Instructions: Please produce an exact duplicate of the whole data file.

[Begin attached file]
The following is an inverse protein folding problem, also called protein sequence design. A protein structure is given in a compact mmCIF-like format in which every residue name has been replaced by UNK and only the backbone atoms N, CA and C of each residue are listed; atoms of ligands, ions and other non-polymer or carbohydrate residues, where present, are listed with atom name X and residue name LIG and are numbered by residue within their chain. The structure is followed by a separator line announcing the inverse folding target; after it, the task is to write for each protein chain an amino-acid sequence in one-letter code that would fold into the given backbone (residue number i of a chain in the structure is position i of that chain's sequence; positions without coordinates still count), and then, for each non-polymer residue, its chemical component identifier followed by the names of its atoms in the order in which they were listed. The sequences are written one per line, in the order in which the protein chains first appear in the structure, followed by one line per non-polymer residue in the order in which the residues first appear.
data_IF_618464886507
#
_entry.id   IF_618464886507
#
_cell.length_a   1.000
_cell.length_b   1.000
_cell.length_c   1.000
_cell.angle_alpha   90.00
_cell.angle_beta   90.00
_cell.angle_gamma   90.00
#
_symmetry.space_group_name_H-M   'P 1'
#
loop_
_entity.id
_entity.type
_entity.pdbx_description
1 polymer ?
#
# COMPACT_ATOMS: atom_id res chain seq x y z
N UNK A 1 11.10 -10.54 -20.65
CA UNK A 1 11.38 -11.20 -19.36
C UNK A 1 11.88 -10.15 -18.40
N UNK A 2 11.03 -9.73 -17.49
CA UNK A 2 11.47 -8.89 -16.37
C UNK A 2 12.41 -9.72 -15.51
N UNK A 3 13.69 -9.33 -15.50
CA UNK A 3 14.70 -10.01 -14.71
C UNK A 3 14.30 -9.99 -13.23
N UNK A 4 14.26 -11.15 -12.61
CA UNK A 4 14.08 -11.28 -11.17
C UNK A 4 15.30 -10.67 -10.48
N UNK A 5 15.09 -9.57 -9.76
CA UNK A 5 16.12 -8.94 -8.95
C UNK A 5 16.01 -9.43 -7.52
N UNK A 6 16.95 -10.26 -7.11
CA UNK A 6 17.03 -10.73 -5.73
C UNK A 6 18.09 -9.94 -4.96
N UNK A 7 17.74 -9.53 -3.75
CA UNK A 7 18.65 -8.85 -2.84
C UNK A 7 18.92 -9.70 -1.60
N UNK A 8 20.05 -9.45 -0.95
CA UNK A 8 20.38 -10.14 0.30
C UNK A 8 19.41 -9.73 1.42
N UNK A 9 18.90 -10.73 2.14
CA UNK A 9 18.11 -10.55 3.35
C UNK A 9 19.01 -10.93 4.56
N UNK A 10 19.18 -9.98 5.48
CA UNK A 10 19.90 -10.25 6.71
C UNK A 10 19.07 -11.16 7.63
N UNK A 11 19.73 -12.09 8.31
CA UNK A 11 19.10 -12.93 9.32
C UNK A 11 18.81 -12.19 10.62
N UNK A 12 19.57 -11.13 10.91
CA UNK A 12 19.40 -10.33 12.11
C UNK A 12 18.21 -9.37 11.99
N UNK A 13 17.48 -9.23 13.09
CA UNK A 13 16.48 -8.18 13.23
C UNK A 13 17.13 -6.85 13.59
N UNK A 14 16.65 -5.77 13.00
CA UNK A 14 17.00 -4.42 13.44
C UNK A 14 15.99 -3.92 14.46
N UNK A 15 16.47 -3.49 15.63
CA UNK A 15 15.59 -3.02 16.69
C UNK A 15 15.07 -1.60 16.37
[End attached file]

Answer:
The following is an inverse protein folding problem, also called protein sequence design. A protein structure is given in a compact mmCIF-like format in which every residue name has been replaced by UNK and only the backbone atoms N, CA and C of each residue are listed; atoms of ligands, ions and other non-polymer or carbohydrate residues, where present, are listed with atom name X and residue name LIG and are numbered by residue within their chain. The structure is followed by a separator line announcing the inverse folding target; after it, the task is to write for each protein chain an amino-acid sequence in one-letter code that would fold into the given backbone (residue number i of a chain in the structure is position i of that chain's sequence; positions without coordinates still count), and then, for each non-polymer residue, its chemical component identifier followed by the names of its atoms in the order in which they were listed. The sequences are written one per line, in the order in which the protein chains first appear in the structure, followed by one line per non-polymer residue in the order in which the residues first appear.
data_IF_618464886507
#
_entry.id   IF_618464886507
#
_cell.length_a   1.000
_cell.length_b   1.000
_cell.length_c   1.000
_cell.angle_alpha   90.00
_cell.angle_beta   90.00
_cell.angle_gamma   90.00
#
_symmetry.space_group_name_H-M   'P 1'
#
loop_
_entity.id
_entity.type
_entity.pdbx_description
1 polymer ?
#
# COMPACT_ATOMS: atom_id res chain seq x y z
N UNK A 1 11.10 -10.54 -20.65
CA UNK A 1 11.38 -11.20 -19.36
C UNK A 1 11.88 -10.15 -18.40
N UNK A 2 11.03 -9.73 -17.49
CA UNK A 2 11.47 -8.89 -16.37
C UNK A 2 12.41 -9.72 -15.51
N UNK A 3 13.69 -9.33 -15.50
CA UNK A 3 14.70 -10.01 -14.71
C UNK A 3 14.30 -9.99 -13.23
N UNK A 4 14.26 -11.15 -12.61
CA UNK A 4 14.08 -11.28 -11.17
C UNK A 4 15.30 -10.67 -10.48
N UNK A 5 15.09 -9.57 -9.76
CA UNK A 5 16.12 -8.94 -8.95
C UNK A 5 16.01 -9.43 -7.52
N UNK A 6 16.95 -10.26 -7.11
CA UNK A 6 17.03 -10.73 -5.73
C UNK A 6 18.09 -9.94 -4.96
N UNK A 7 17.74 -9.53 -3.75
CA UNK A 7 18.65 -8.85 -2.84
C UNK A 7 18.92 -9.70 -1.60
N UNK A 8 20.05 -9.45 -0.95
CA UNK A 8 20.38 -10.14 0.30
C UNK A 8 19.41 -9.73 1.42
N UNK A 9 18.90 -10.73 2.14
CA UNK A 9 18.11 -10.55 3.35
C UNK A 9 19.01 -10.93 4.56
N UNK A 10 19.18 -9.98 5.48
CA UNK A 10 19.90 -10.25 6.71
C UNK A 10 19.07 -11.16 7.63
N UNK A 11 19.73 -12.09 8.31
CA UNK A 11 19.10 -12.93 9.32
C UNK A 11 18.81 -12.19 10.62
N UNK A 12 19.57 -11.13 10.91
CA UNK A 12 19.40 -10.33 12.11
C UNK A 12 18.21 -9.37 11.99
N UNK A 13 17.48 -9.23 13.09
CA UNK A 13 16.48 -8.18 13.23
C UNK A 13 17.13 -6.85 13.59
N UNK A 14 16.65 -5.77 13.00
CA UNK A 14 17.00 -4.42 13.44
C UNK A 14 15.99 -3.92 14.46
N UNK A 15 16.47 -3.49 15.63
CA UNK A 15 15.59 -3.02 16.69
C UNK A 15 15.07 -1.60 16.37